Moscow: Russian Foreign Minister Sergey Lavrov, left, and Indian Foreign Minister Subrahmanyam Jaishankar enter a hall for their talks in Moscow, Russia, Wednesday, Aug. 28, 2019. AP/PTI

India’s position

India has been neutral in its approach to the ongoing hostilities. When the SMO began, India prioritized the evacuation of its civilians from Ukraine through Poland. While the MEA tried its best to evacuate with the maximum safety possible, one student got killed as a result of an air strike. Even as the SMO continued, India was able to carry out its mission objectives of evacuating about 25,000 civilians from Ukrainian soil through Operation Ganga. India is essentially in a tough spot when it comes to this Russo-Ukrainian conflict. Traditionally, India has maintained its Non-Alignment approach, while the world went through the pangs of the Cold War, divided between the East and the West Blocs. Through the course of its history, due to events like the 1971 Bangladesh Liberation war and the stance of the US regarding its nuclear capabilities, India had been pulled closer to USSR and then the Russian Federation post the collapse of the USSR. Furthermore, the supply of military equipment to Pakistan embittered the relationship with the ‘west’. Off-late, however, India has been able to balance the scale between the extremums, by maintaining what Dr. Shashi Tharoor rightly coined as ‘Multi-Alignment’, later refined and refurbished by Dr. S. Jaishankar, the present Foreign Secretary of India. Russian Oil, which is way cheaper than the one being procured by India, has been instrumental in trying to balance the inflation and rise in crude oil prices all across India. The US and other NATO and EU nations have been selectively and occasionally vocal about how India is not taking a stand in the crisis, and abstaining from voting against any resolutions against the Russian Federations.

India has somewhat tried to steer clear of the catcalling, by terming the war as not their own, just as major EU and NATO countries, or the collective ‘west’ never bothers about what happens in Asia. Russia has been thus showering praises on India and China and called upon a ‘Multi-Polar’ world order to exist, instead of a Bipolar or Unipolar world order, which it accuses the US of creating for its gains. As Iran has made the news off-late for two very different reasons; one- for its supply of Shahed kamikaze drones to Russia for its SMO, which has halted Ukraine’s stupendous advances in recent times, and secondly-for its large-scale domestic riots involving Hijab and Moral policing under the Ebraham Raisi administration. Meanwhile, the Armenia-Azerbaijan conflict has been re-ignited due to the recently reported cross-border hostilities. India had been able to seize the opportunity, as it sold its Pinaka Rocket Launchers for a whopping $250 million to Armenia, while Turkey and Pakistan are supposedly backing the Azerbaijani regime.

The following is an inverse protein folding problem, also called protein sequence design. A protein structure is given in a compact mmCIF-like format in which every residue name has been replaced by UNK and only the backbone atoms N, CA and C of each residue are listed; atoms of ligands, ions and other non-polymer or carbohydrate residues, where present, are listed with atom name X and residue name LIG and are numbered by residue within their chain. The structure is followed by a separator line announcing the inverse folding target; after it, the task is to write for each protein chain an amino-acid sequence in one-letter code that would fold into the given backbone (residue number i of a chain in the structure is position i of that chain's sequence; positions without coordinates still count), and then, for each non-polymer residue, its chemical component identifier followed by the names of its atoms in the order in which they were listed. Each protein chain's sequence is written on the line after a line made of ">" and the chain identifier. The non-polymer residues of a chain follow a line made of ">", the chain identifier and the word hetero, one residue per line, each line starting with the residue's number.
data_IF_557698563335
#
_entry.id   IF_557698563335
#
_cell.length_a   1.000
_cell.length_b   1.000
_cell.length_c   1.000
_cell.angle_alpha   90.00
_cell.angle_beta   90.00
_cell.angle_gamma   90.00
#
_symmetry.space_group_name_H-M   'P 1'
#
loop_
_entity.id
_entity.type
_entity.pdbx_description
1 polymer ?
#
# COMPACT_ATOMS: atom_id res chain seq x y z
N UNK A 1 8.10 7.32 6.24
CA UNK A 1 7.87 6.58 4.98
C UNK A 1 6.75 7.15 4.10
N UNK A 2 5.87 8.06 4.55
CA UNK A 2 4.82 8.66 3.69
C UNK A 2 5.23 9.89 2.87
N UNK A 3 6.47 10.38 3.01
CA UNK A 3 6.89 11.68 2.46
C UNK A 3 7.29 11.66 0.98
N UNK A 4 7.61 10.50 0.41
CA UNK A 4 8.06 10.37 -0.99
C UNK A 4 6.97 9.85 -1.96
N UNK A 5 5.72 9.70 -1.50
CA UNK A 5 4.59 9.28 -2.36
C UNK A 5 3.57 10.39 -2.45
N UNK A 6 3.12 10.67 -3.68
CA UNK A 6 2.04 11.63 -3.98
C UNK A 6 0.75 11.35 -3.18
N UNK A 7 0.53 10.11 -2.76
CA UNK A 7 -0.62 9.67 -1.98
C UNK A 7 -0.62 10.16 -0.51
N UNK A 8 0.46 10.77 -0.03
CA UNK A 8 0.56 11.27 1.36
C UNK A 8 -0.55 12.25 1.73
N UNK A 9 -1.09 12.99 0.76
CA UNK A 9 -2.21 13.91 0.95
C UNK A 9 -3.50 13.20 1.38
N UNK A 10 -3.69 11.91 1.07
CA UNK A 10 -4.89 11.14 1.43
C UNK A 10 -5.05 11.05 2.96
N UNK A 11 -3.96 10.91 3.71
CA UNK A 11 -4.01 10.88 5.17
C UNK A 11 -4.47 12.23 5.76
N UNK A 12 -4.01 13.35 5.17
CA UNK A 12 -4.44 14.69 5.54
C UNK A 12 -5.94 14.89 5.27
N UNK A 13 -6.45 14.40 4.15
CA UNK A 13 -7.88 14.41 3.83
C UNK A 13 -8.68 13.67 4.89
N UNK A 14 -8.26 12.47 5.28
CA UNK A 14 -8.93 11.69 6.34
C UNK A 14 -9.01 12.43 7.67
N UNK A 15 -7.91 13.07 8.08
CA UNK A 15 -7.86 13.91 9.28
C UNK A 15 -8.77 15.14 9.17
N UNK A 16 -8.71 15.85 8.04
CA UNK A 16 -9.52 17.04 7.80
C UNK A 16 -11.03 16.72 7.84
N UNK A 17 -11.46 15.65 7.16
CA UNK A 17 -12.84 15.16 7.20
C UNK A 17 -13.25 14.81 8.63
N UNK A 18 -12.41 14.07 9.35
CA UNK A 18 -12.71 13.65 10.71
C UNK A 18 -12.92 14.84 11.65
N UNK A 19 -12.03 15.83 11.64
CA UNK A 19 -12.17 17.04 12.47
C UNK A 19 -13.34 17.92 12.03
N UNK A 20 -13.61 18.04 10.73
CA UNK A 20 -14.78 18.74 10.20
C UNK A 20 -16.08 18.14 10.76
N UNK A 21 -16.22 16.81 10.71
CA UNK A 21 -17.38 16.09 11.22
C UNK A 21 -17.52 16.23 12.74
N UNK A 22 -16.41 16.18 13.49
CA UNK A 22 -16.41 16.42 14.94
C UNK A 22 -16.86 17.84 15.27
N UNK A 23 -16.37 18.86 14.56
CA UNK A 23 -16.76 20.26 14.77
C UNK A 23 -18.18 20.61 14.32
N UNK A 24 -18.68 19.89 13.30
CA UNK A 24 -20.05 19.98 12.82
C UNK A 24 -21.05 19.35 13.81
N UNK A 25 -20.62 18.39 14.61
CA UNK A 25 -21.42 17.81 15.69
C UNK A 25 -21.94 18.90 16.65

India’s Prime Minister Narendra Modi (R) greets Russian President Vladimir Putin before a meeting at Hyderabad House in New Delhi on December 6, 2021. (Photo by Money SHARMA / AFP)

Clearly, it is a conflict between the ‘Multi-Polar’ world order and the principles of ‘Multi-Alignment’ for India. On one hand, the multi-polar approach would mean China’s expected emergence along with India’s own in the mainstream so-called world order, while the west collectively might take the other side, as they would expect China and India to be in favour of the Russian Federation. This is in contradiction to India’s Multi-Alignment approach, which it has been able to maintain by keeping close ties with both Russia and the US. As the US undergoes its midterm elections and Russia seemingly steps up its ante against Ukraine, only time will tell what path India might take going forward.

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The views and opinions expressed in this article are those of the author and do not necessarily reflect the views of The Kootneeti Team

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Arka Ketan Banerjee

Arka Ketan Banerjee is an Engineering graduate, pursuing his Master's in the same discipline at Jadavpur University, Kolkata. He has served as a Political Consultant in major Pol-Consulting firms, has a keen interest in International Relations, International and Domestic Politics, and is a major history buff.